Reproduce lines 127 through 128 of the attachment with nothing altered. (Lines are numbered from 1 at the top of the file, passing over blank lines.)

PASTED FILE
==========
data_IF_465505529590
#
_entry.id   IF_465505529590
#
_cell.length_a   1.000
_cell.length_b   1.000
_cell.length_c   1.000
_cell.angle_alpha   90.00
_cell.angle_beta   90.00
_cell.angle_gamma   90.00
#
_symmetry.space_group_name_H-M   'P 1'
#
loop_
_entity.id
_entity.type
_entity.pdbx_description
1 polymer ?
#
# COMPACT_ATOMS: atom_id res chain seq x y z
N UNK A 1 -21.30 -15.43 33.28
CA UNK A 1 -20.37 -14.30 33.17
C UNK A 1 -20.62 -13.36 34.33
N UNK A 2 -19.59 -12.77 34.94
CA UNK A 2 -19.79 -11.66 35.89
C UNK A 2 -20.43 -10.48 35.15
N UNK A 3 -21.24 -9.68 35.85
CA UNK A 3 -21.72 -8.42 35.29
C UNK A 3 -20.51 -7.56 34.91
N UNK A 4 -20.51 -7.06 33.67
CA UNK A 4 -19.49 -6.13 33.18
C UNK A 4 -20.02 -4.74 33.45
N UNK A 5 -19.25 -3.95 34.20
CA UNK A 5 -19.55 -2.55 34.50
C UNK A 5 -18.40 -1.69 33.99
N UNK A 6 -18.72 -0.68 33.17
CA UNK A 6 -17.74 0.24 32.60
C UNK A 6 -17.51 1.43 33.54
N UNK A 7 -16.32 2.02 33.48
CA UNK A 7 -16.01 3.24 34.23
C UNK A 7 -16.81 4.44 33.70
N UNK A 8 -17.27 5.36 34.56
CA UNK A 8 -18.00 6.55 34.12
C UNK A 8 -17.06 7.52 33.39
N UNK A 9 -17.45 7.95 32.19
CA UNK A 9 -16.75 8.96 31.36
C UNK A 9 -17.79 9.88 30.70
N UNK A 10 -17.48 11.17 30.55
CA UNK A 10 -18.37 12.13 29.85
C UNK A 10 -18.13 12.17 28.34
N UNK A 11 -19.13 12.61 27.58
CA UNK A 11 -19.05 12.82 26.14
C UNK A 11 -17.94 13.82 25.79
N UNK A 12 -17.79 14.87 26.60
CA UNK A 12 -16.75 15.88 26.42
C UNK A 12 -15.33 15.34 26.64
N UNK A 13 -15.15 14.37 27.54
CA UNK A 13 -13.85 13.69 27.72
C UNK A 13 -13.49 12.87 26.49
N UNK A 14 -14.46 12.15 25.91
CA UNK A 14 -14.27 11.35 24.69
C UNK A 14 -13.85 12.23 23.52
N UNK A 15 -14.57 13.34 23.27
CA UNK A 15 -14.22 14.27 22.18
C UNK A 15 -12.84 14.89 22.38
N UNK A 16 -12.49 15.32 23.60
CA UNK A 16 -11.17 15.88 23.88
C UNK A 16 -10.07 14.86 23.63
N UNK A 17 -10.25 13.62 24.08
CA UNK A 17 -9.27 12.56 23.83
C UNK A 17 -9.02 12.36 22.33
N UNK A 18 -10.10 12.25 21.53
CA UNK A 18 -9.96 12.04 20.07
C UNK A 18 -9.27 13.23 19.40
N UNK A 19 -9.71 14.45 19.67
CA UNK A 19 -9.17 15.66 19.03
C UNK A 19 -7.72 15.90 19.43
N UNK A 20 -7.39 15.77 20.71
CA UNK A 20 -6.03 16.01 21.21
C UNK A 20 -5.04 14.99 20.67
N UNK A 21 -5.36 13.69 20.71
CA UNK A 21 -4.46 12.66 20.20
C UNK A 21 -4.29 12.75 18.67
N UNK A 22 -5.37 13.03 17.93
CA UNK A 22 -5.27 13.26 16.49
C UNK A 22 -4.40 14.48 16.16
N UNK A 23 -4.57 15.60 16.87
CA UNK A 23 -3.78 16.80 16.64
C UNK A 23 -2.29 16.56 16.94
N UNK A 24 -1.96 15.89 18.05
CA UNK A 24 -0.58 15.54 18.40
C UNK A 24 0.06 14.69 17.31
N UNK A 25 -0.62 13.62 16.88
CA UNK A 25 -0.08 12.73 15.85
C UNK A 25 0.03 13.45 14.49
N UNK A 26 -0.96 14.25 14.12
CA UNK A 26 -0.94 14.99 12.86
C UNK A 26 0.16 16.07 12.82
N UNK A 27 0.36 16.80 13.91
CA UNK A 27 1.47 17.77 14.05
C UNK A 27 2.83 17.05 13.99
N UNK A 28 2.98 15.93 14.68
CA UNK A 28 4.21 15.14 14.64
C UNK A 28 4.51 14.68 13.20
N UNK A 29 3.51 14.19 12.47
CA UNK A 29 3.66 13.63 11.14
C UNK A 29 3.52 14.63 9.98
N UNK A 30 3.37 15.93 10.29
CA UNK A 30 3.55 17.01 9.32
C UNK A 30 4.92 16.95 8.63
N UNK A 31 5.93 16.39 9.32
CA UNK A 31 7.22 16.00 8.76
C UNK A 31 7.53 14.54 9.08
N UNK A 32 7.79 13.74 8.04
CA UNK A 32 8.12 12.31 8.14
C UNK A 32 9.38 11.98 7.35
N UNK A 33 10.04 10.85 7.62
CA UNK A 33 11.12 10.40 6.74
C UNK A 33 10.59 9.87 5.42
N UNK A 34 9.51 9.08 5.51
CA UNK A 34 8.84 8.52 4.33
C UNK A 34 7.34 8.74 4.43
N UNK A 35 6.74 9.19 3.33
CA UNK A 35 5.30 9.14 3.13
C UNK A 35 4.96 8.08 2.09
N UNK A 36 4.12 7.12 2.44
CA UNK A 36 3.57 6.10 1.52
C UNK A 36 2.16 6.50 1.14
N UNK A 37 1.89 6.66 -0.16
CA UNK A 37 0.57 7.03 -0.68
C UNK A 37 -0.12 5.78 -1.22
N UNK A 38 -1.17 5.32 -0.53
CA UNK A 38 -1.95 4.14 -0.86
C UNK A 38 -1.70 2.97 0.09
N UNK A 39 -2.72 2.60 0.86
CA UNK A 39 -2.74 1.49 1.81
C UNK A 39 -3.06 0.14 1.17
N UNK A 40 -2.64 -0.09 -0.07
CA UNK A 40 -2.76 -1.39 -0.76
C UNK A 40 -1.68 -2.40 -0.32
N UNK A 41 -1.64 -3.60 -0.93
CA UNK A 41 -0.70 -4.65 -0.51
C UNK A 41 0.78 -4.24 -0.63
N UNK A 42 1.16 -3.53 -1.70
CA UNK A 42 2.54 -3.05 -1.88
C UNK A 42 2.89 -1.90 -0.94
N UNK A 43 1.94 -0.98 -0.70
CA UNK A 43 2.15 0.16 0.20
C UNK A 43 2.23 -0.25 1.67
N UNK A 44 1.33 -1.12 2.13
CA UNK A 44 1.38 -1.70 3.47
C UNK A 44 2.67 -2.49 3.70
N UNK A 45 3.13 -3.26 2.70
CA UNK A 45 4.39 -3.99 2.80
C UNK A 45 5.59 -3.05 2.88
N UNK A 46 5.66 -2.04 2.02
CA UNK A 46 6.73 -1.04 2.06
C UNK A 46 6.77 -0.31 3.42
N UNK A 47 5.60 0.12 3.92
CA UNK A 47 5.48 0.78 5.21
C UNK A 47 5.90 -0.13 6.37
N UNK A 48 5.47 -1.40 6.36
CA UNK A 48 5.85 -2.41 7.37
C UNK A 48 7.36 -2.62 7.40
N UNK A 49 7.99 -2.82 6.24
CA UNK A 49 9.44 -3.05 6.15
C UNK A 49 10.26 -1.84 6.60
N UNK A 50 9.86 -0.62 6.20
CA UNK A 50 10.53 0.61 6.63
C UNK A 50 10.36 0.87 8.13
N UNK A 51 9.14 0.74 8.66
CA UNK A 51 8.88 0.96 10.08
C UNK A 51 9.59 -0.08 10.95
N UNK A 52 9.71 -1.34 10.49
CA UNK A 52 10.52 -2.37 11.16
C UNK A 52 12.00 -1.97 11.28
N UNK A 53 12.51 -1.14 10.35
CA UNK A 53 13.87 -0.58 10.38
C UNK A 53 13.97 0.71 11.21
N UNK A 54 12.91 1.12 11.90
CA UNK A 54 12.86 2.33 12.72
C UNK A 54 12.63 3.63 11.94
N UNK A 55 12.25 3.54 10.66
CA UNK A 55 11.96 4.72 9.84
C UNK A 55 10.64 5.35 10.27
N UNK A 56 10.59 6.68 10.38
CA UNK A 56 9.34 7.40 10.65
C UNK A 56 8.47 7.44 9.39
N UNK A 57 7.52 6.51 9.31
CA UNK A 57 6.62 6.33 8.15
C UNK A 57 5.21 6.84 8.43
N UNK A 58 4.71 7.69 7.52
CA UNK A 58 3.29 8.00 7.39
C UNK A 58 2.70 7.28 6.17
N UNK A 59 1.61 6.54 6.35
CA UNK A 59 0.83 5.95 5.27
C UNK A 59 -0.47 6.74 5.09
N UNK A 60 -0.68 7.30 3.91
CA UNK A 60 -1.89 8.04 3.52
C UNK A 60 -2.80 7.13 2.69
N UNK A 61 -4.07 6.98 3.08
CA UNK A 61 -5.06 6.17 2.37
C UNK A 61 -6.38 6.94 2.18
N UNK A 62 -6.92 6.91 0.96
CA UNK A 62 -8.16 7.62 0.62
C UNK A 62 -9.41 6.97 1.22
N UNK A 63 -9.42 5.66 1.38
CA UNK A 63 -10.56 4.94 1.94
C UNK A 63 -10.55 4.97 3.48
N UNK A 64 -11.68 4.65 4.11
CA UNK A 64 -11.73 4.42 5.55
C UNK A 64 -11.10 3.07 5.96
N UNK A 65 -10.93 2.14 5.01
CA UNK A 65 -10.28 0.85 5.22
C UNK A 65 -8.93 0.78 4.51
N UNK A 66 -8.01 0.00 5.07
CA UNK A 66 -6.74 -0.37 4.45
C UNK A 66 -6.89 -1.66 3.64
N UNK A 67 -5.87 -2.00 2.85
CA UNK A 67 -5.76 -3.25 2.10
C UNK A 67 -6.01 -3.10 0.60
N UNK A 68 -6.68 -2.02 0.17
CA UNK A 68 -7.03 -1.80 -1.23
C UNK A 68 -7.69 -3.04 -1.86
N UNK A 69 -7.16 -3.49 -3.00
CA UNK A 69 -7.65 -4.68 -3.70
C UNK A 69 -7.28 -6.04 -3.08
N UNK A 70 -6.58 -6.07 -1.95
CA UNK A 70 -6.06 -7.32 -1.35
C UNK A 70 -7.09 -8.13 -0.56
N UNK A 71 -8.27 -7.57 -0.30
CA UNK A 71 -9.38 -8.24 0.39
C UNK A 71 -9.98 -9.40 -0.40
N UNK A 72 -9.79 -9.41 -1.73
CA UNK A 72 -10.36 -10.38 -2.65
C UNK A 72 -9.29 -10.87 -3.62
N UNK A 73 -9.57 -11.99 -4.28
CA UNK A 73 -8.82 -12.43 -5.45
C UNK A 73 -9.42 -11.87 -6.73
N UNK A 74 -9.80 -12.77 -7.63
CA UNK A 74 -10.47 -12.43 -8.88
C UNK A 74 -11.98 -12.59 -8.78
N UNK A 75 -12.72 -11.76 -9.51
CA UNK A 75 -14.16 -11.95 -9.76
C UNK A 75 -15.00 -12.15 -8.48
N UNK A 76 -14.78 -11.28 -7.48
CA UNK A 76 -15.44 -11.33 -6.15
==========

CA UNK A 36 3.57 6.10 1.52
C UNK A 36 2.16 6.50 1.14